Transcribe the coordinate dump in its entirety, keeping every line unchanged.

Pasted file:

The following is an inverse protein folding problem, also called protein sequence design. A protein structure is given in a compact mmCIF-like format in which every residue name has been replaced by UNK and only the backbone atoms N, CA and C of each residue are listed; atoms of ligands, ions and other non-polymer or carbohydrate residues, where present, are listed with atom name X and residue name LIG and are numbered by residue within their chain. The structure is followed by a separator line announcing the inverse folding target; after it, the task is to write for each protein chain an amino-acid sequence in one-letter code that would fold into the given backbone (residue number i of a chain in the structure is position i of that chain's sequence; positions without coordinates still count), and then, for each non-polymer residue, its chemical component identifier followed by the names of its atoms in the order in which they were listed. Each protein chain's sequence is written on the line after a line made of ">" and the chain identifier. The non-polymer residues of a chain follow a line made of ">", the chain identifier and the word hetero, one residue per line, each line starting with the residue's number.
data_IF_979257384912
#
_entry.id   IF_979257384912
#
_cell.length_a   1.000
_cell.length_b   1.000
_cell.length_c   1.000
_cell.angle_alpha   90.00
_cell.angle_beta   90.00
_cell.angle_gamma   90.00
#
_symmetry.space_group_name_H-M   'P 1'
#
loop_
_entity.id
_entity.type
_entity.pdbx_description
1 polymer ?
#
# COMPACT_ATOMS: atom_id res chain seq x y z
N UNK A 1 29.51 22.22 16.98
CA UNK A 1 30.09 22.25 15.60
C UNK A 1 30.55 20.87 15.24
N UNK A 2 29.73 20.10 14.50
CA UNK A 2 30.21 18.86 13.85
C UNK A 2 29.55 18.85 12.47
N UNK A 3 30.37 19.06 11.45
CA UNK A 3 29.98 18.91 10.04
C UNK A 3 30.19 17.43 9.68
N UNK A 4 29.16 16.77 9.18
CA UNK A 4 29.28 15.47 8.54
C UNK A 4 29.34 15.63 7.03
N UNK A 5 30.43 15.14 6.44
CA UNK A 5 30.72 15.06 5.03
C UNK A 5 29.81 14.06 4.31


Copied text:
The following is an inverse protein folding problem, also called protein sequence design. A protein structure is given in a compact mmCIF-like format in which every residue name has been replaced by UNK and only the backbone atoms N, CA and C of each residue are listed; atoms of ligands, ions and other non-polymer or carbohydrate residues, where present, are listed with atom name X and residue name LIG and are numbered by residue within their chain. The structure is followed by a separator line announcing the inverse folding target; after it, the task is to write for each protein chain an amino-acid sequence in one-letter code that would fold into the given backbone (residue number i of a chain in the structure is position i of that chain's sequence; positions without coordinates still count), and then, for each non-polymer residue, its chemical component identifier followed by the names of its atoms in the order in which they were listed. Each protein chain's sequence is written on the line after a line made of ">" and the chain identifier. The non-polymer residues of a chain follow a line made of ">", the chain identifier and the word hetero, one residue per line, each line starting with the residue's number.
data_IF_979257384912
#
_entry.id   IF_979257384912
#
_cell.length_a   1.000
_cell.length_b   1.000
_cell.length_c   1.000
_cell.angle_alpha   90.00
_cell.angle_beta   90.00
_cell.angle_gamma   90.00
#
_symmetry.space_group_name_H-M   'P 1'
#
loop_
_entity.id
_entity.type
_entity.pdbx_description
1 polymer ?
#
# COMPACT_ATOMS: atom_id res chain seq x y z
N UNK A 1 29.51 22.22 16.98
CA UNK A 1 30.09 22.25 15.60
C UNK A 1 30.55 20.87 15.24
N UNK A 2 29.73 20.10 14.50
CA UNK A 2 30.21 18.86 13.85
C UNK A 2 29.55 18.85 12.47
N UNK A 3 30.37 19.06 11.45
CA UNK A 3 29.98 18.91 10.04
C UNK A 3 30.19 17.43 9.68
N UNK A 4 29.16 16.77 9.18
CA UNK A 4 29.28 15.47 8.54
C UNK A 4 29.34 15.63 7.03
N UNK A 5 30.43 15.14 6.44
CA UNK A 5 30.72 15.06 5.03
C UNK A 5 29.81 14.06 4.31